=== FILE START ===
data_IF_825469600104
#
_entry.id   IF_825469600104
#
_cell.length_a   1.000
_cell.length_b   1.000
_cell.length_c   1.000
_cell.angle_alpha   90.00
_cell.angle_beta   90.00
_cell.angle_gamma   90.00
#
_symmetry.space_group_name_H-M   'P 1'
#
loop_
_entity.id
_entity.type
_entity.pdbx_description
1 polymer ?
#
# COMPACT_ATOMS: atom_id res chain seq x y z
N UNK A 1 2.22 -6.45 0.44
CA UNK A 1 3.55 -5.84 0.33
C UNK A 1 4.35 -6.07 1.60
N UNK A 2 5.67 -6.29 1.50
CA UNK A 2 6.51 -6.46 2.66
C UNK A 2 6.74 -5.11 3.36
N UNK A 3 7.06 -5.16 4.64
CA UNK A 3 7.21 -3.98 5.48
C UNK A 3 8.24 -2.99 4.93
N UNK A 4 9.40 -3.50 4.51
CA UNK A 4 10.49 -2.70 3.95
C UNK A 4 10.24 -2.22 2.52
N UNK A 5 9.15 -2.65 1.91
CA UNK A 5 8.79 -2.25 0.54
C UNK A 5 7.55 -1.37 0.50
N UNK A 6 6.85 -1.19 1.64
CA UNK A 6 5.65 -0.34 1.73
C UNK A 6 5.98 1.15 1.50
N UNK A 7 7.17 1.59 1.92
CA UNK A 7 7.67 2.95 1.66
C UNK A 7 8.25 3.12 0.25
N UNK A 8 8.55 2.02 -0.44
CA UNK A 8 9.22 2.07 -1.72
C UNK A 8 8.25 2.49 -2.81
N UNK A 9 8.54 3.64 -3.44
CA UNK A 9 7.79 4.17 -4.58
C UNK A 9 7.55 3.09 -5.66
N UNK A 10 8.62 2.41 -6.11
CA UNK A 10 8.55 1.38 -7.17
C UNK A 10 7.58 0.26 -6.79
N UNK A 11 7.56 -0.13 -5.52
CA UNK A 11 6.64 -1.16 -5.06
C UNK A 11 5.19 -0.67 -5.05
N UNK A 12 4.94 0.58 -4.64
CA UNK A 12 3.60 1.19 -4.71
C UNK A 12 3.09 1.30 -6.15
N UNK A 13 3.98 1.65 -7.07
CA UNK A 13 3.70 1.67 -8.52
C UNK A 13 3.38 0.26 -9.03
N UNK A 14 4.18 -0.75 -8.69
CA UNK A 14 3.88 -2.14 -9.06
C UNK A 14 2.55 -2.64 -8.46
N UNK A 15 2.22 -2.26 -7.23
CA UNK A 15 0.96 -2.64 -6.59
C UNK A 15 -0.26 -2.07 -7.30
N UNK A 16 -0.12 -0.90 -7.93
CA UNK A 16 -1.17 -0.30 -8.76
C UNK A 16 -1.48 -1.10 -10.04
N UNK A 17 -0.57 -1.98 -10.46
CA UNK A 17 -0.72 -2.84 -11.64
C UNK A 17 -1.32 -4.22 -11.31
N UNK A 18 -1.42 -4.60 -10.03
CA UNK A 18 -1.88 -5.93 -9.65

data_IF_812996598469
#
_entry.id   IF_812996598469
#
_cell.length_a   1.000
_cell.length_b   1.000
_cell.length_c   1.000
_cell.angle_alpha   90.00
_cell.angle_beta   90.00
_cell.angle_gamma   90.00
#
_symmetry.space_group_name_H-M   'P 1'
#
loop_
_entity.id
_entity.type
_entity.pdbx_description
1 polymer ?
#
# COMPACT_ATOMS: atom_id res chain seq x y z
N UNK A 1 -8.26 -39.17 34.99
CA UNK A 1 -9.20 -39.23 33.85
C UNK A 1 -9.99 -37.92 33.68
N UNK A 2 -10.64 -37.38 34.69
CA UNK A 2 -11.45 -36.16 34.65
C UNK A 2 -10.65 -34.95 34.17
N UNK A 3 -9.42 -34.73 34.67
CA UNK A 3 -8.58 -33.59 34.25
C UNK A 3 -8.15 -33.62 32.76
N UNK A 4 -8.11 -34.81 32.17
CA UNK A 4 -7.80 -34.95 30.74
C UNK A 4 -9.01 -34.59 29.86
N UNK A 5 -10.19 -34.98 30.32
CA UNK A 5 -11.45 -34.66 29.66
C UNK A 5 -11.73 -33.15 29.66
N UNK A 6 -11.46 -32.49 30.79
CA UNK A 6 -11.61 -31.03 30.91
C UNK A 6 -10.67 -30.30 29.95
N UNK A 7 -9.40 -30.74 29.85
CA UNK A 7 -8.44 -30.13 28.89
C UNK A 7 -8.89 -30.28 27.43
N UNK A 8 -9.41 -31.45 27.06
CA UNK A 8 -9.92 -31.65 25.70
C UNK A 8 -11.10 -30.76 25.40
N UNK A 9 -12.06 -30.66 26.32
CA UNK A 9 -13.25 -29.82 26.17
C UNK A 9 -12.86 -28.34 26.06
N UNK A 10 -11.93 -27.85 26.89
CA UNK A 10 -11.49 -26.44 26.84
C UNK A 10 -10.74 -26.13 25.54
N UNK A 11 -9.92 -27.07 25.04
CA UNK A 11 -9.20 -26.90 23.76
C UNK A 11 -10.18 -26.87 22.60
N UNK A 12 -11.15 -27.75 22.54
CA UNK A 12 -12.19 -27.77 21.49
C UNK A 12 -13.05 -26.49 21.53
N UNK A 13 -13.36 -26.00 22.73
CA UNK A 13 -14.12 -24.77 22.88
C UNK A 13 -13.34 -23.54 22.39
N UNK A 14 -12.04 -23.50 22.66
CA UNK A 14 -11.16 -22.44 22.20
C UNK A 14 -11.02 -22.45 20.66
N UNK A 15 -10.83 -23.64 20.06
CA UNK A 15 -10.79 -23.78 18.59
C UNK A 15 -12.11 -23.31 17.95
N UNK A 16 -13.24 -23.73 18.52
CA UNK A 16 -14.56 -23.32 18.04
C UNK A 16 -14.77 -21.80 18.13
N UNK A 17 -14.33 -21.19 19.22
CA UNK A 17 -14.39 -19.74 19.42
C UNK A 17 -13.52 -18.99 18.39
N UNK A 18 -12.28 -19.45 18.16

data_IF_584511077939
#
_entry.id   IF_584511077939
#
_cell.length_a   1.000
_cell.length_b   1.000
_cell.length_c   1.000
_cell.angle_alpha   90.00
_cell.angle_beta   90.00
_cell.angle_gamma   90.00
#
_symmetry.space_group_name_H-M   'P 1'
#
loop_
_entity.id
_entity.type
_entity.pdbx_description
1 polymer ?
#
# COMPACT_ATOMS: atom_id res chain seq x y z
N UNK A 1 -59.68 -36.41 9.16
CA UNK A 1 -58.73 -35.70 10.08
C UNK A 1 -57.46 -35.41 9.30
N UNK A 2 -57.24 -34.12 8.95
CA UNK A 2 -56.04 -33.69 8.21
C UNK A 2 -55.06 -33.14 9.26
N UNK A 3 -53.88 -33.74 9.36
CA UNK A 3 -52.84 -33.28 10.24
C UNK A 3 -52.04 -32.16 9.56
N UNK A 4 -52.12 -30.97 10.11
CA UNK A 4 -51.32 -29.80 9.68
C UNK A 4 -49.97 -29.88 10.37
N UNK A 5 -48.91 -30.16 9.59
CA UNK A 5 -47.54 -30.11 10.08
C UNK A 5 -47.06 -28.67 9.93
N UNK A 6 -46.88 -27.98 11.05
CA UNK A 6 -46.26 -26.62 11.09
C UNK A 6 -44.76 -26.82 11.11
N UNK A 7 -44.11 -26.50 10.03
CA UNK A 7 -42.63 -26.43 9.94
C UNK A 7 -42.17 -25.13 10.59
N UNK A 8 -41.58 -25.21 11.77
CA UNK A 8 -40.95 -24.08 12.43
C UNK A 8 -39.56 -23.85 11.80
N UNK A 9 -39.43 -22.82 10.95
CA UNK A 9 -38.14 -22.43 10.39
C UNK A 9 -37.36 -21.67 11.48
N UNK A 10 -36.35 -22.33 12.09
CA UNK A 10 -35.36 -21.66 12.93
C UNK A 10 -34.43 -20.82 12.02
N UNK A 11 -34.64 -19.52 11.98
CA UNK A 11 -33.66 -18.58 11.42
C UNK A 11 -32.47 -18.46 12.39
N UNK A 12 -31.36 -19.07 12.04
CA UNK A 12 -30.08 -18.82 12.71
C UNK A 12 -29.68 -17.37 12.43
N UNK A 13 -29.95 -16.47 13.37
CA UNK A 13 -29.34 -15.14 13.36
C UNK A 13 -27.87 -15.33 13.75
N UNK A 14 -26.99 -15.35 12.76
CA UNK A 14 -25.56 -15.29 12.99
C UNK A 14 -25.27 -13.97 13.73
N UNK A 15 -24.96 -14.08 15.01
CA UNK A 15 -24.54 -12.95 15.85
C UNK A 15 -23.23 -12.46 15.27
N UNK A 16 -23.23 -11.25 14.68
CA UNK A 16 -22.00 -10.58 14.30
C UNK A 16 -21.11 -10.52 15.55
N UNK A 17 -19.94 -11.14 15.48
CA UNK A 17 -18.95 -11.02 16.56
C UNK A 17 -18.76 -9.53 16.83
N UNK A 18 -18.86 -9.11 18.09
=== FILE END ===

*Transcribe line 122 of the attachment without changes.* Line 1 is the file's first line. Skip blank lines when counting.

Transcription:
CA UNK A 10 -11.49 -26.44 26.84